And no, media companies are not going to embed Git into their news stories -- most of their visitors don't even know what Git or version control is. And most probably have never even clicked the "revision history" tab in Wikipedia.

Quite. Who cares whether the NYT revised the article? The more salient criticism is that the article is a deeply lazy and tendentious exercise in using insinuation to push a predetermined narrative.

site is not accessible to me, google cache:


I wonder how much the stability of the URL influences this sort of editing. If traffic is coming in via a site such as reddit, a new article with a new URL might not get as much traffic as an edited version of the original article.

For minor edits in the same document is fine but for a practically full rewrite? No, put links at top or bottom of the article for "You might also be interested in".

Internet popularity should not take precedent over journalistic integrity.

I was commenting on the motivation to edit existing articles rather than posting new articles, or even just pulling the original article.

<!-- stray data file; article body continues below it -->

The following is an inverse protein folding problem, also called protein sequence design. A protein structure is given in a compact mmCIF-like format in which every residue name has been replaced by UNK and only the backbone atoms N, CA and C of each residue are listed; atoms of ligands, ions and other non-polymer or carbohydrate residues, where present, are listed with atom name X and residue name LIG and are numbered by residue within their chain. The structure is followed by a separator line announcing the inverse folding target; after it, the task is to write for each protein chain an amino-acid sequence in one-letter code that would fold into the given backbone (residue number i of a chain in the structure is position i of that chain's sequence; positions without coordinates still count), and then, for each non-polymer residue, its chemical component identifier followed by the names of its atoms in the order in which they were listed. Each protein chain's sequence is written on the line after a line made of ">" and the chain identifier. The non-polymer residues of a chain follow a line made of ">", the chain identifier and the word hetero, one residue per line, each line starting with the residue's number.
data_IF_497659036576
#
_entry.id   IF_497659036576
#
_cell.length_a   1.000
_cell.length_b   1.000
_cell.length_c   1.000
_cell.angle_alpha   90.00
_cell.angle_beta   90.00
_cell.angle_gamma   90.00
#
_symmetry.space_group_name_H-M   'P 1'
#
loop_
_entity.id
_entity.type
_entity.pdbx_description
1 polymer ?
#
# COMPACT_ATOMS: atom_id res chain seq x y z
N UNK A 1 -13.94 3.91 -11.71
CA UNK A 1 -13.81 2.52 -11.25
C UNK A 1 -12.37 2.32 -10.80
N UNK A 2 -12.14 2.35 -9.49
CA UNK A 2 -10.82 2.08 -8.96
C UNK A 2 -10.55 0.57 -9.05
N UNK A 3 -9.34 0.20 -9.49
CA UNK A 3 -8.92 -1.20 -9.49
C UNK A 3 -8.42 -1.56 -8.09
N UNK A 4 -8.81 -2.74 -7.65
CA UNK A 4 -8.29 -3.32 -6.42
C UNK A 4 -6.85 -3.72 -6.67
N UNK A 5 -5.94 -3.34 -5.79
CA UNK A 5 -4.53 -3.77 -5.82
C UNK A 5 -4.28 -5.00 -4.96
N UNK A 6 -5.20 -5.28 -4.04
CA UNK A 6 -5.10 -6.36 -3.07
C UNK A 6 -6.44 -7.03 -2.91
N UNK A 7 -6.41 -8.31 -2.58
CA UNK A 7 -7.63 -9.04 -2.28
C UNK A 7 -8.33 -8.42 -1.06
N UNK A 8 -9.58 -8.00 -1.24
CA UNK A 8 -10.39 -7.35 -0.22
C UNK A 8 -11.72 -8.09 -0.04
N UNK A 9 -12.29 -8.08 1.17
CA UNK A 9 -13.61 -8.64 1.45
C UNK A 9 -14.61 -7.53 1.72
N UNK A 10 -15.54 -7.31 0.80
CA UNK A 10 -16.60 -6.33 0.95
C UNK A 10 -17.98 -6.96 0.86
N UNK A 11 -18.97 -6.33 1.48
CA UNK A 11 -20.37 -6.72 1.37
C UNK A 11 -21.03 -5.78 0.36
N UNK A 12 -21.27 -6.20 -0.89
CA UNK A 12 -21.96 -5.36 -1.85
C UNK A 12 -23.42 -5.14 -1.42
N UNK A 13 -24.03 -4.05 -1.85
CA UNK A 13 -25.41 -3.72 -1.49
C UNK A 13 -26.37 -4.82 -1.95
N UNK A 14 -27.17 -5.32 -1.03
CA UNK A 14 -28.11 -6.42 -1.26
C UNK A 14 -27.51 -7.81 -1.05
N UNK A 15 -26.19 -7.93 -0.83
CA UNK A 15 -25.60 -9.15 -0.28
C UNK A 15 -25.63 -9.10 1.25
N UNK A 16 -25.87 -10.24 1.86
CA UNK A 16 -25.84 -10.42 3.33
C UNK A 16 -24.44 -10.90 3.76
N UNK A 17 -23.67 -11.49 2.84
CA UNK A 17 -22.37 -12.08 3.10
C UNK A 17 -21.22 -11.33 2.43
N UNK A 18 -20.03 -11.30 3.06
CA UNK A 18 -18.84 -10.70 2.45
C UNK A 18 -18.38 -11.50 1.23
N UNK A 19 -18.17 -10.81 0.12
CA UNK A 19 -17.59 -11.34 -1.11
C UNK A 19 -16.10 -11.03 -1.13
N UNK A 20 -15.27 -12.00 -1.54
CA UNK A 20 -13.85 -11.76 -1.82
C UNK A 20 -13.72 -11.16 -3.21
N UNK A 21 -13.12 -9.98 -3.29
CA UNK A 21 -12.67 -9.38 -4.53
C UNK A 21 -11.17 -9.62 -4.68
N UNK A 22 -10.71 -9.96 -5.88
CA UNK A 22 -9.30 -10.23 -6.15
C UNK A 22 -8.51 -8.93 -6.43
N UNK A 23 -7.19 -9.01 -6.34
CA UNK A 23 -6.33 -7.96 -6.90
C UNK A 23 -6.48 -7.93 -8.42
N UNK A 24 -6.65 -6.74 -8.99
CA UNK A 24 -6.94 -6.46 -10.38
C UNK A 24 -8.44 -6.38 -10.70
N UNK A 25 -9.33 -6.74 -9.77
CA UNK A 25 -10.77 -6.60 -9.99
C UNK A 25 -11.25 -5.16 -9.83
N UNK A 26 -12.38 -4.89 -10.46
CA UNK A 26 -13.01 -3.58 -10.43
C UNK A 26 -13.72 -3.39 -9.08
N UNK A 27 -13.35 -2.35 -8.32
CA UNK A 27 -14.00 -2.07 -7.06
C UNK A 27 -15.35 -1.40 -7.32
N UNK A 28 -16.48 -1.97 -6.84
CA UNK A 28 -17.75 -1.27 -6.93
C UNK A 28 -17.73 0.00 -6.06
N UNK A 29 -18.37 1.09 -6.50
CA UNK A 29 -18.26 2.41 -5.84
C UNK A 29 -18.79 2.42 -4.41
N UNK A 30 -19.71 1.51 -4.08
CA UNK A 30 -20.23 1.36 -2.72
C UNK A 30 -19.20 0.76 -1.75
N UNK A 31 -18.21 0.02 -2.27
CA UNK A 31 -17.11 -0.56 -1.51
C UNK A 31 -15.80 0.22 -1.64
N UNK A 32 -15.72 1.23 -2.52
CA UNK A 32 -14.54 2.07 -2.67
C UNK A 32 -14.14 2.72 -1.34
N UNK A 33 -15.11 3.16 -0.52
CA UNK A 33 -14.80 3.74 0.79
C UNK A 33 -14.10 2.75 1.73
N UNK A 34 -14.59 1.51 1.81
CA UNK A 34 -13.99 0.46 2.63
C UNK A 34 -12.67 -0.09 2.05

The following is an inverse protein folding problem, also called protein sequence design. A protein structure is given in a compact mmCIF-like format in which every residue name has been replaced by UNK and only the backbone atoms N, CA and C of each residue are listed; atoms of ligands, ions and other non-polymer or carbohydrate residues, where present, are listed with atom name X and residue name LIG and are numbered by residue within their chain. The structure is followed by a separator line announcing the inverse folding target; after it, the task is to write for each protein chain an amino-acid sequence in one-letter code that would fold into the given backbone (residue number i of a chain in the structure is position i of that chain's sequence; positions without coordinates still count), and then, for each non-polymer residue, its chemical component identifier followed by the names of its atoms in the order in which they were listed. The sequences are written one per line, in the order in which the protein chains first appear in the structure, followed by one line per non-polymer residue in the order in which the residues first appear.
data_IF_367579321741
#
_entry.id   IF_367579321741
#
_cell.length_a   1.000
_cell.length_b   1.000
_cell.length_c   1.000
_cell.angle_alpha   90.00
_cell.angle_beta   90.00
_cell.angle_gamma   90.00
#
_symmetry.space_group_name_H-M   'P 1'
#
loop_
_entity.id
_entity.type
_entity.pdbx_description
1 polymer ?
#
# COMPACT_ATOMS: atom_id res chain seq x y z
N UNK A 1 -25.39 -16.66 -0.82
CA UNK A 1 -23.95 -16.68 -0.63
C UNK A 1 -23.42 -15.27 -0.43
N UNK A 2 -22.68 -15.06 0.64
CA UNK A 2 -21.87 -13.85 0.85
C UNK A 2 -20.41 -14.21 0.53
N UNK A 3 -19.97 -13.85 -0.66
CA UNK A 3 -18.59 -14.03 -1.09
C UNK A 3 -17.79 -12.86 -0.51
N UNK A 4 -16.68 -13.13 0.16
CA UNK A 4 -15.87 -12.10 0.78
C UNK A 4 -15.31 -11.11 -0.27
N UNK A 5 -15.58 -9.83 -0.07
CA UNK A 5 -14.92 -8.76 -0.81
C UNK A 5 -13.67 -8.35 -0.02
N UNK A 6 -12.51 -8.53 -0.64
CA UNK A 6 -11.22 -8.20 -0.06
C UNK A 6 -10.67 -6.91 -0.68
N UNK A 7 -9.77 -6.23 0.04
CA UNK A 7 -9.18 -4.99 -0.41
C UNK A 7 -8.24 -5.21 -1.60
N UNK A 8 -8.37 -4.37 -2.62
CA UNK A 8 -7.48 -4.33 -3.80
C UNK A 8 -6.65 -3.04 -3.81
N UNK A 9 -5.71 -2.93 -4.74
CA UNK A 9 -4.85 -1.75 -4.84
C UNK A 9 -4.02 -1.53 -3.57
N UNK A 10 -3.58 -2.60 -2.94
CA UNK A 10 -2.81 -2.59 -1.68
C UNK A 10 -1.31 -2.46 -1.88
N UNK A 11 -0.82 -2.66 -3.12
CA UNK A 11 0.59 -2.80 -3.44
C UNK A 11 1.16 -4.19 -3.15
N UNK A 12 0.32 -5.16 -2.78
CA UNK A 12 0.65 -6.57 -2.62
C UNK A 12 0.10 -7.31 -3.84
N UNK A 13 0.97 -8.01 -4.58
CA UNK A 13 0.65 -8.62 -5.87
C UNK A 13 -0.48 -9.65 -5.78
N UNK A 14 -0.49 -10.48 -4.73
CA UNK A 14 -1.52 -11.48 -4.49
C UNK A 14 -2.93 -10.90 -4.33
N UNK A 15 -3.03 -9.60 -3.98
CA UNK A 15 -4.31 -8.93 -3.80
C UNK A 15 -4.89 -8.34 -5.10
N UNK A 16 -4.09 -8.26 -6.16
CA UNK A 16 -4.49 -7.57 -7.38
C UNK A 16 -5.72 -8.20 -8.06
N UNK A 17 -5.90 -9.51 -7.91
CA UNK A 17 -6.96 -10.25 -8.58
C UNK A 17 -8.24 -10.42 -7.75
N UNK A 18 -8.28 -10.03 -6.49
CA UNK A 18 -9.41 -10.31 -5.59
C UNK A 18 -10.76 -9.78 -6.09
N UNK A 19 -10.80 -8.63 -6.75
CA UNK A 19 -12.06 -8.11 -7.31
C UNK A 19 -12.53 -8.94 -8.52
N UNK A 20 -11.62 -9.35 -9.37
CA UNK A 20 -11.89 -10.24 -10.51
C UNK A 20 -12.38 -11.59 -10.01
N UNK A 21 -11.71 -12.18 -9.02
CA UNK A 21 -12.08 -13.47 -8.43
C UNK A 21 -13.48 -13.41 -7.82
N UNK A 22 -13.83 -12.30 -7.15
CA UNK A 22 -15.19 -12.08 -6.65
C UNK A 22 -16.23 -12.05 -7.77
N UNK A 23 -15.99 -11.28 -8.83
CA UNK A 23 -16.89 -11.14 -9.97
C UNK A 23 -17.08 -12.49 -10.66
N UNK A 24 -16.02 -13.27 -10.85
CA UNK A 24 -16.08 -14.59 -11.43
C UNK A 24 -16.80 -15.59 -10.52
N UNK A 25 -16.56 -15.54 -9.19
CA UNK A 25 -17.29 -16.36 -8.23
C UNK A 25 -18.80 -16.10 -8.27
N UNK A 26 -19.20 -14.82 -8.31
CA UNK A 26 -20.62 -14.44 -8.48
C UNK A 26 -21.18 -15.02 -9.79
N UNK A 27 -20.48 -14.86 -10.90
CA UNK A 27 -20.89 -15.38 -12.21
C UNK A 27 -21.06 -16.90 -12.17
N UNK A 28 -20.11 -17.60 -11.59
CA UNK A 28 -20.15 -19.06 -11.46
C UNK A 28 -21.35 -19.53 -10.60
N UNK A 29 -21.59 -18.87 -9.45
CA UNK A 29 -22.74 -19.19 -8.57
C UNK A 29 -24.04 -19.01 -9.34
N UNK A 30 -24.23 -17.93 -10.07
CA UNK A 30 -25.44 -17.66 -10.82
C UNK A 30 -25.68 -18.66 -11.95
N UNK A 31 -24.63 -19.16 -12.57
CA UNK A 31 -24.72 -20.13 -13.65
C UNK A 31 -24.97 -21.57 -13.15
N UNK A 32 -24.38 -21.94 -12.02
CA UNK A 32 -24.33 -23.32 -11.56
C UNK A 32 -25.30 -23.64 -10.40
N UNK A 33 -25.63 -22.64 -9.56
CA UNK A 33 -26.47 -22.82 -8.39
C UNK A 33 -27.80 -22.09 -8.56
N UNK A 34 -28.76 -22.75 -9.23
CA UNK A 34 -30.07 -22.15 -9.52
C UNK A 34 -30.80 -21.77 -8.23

Technically this should be quite easy to fix. Each story gets a git repositiory. URLs denote the state at the time of view. A visitor to the URL gets a small header giving them the ability to read the article as shared or the most recent version. The full commit history should be accessible.

The reasons for not doing this would be mostly non-technical. Face-saving and risk of liability would seriously inhibit implementation.

NewsBlur (newsblur.com) automatically diffs everything I think. Mostly just grammar updates.

Who here didn't know anything about entrenched sexism in SV until codes of conduct, angry twitter mobs and odd journalism articles such as this post came about?

This is interesting, since the piece by Mike Isaac was already very liberally biased.

News are corrupted as fuck, internet makes this worse. Rewrites, frequency, amount, lies, anything goes if you can get +1 view

NOTE: Techraptor is a site set up by Gamergaters to talk about games and tech news without reprecussions from people who find their views exclusive of progressives, minorities, feminists, and LGBTQ folks. They call this "ethical journalism" because they claim to not receive kickbacks or have special relationships with their journalistic subjects, as they perceive their ideological enemies do.